The Moscow City Court ruled Tuesday that the Slavic Union (SS) violates Russia's extremism laws, banning the organization. The SS, whose initials are the same as the Nazi paramilitary, was one of Russia's largest neo-Nazi [JURIST news archive] organizations. City prosecutors initiated the action [Moscow Times report], accusing the group of promoting nationalistic supremacy similar to the ideology of Nazi Germany. SS leader Dmitry Dyomushkin says he plans to appeal the ban [ITAR-TASS report]. He warned that the ban will anger radical ultranationalists into retaliation [AP report].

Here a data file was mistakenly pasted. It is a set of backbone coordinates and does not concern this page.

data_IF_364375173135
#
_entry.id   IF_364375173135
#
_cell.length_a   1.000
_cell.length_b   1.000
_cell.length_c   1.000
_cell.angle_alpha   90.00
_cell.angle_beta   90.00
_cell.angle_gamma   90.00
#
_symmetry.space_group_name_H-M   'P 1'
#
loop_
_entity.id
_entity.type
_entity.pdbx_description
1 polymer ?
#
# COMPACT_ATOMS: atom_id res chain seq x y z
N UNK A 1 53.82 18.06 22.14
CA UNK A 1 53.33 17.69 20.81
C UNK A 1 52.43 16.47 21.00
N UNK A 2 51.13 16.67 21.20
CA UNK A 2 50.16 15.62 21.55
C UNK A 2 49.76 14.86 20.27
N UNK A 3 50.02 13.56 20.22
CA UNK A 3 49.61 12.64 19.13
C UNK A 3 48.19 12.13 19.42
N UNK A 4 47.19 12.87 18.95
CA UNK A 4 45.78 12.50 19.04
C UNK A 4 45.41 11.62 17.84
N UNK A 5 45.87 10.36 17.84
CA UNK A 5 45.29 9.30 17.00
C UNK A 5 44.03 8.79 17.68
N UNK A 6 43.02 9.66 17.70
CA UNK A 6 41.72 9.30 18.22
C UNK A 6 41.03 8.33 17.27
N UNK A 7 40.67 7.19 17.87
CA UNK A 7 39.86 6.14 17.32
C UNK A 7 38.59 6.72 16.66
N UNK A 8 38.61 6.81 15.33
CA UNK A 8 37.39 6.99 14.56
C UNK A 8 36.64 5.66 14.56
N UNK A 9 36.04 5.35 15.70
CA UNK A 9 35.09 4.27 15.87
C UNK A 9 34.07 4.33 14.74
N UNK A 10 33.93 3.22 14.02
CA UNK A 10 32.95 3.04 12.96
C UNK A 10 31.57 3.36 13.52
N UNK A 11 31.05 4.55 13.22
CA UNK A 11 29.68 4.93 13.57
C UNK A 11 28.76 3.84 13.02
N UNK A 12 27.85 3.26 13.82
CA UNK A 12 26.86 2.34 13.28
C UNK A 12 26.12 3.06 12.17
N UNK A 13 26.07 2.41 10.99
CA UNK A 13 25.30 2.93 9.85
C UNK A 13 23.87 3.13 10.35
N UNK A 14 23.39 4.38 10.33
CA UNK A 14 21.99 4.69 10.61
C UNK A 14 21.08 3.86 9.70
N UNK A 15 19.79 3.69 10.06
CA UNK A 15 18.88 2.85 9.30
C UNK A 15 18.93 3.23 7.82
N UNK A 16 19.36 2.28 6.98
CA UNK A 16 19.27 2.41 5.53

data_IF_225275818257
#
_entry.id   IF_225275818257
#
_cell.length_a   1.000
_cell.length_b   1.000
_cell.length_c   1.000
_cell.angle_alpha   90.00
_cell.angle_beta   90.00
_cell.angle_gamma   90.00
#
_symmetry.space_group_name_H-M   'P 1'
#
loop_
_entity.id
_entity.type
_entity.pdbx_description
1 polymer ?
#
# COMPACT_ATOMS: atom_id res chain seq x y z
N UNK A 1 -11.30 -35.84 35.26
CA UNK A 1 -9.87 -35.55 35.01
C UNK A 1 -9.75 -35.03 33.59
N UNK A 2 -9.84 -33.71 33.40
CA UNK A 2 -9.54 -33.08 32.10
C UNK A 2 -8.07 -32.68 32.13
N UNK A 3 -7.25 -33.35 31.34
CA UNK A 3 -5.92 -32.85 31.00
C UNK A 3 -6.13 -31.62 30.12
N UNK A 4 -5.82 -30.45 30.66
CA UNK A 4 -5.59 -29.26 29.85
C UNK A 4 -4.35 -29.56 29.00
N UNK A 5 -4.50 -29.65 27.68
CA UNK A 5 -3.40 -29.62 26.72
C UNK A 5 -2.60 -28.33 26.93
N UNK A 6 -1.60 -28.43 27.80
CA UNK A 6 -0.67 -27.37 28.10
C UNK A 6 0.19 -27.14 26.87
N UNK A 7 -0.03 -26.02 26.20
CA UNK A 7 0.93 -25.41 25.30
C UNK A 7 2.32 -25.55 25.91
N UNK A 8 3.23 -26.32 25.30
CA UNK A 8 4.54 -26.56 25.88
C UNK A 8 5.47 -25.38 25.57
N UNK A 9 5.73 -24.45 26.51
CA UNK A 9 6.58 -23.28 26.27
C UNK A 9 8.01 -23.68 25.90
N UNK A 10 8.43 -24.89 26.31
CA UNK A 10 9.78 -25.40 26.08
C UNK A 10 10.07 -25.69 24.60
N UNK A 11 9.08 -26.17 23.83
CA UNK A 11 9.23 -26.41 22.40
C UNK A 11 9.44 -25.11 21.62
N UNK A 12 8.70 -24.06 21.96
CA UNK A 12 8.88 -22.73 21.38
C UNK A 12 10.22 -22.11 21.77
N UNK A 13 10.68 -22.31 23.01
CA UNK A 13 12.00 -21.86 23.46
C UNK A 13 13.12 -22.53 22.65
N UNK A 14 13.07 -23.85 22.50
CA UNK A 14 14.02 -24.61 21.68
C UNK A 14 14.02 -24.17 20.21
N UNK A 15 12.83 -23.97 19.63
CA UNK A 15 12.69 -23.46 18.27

Earlier this month, a Moscow City Court judge known for presiding over cases involving neo-Nazi groups was killed [JURIST report] while leaving his apartment. Russia is currently struggling to limit hate crimes, which decreased in 2009 [JURIST report] according to the SOVA Center [advocacy website]. Last month, the Russian Prosecutor General's Office [official website, in Russian] banned Adolf Hitler's book Mein Kampf [Britannica backgrounder], finding it in violation of laws against extremism. In December, the Russian Supreme Court [official website, in Russian] upheld [JURIST report] a lower court decision to shut down the Taganrog Jehovah's Witness congregation and ban the distribution of 34 Jehovah's Witness publications, finding both the Jehovah's Witness congregation and the publications to be extremist. In 2007, the Russian parliament approved legislative amendments to change the prevailing definition of extremist crime [JURIST report] in Russian law to include activities taken for "political or ideological hatred."